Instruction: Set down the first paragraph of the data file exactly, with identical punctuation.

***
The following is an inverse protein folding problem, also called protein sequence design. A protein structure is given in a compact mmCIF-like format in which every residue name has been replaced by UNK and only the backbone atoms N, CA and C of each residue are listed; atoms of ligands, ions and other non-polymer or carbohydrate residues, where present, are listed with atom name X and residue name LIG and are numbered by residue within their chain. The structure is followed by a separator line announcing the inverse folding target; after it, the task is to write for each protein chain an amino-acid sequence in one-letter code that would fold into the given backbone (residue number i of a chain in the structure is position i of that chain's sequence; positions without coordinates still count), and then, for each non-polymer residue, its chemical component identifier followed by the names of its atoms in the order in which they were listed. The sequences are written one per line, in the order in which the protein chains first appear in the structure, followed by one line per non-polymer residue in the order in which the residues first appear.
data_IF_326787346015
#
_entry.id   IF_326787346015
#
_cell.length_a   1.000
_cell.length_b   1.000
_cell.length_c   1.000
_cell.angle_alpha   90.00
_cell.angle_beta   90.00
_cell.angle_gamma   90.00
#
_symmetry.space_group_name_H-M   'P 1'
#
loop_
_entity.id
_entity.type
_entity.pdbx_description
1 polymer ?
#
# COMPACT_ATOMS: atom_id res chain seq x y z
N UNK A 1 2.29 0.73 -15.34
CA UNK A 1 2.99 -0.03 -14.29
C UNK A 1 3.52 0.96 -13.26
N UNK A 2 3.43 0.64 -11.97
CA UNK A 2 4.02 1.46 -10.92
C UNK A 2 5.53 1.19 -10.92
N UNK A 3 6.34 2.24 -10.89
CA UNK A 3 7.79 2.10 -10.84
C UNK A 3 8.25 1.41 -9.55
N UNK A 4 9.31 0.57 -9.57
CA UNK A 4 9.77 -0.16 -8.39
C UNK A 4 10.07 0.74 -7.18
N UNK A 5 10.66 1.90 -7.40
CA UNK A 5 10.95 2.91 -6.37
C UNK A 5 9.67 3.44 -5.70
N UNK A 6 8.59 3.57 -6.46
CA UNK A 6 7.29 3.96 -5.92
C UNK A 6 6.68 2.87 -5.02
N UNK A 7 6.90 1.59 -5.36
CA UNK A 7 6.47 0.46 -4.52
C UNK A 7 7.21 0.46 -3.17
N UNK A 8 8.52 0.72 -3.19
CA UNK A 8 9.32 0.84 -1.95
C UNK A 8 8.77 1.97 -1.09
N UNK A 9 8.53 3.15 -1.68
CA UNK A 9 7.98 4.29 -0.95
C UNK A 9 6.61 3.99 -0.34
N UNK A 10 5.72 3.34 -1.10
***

The following is an inverse protein folding problem, also called protein sequence design. A protein structure is given in a compact mmCIF-like format in which every residue name has been replaced by UNK and only the backbone atoms N, CA and C of each residue are listed; atoms of ligands, ions and other non-polymer or carbohydrate residues, where present, are listed with atom name X and residue name LIG and are numbered by residue within their chain. The structure is followed by a separator line announcing the inverse folding target; after it, the task is to write for each protein chain an amino-acid sequence in one-letter code that would fold into the given backbone (residue number i of a chain in the structure is position i of that chain's sequence; positions without coordinates still count), and then, for each non-polymer residue, its chemical component identifier followed by the names of its atoms in the order in which they were listed. The sequences are written one per line, in the order in which the protein chains first appear in the structure, followed by one line per non-polymer residue in the order in which the residues first appear.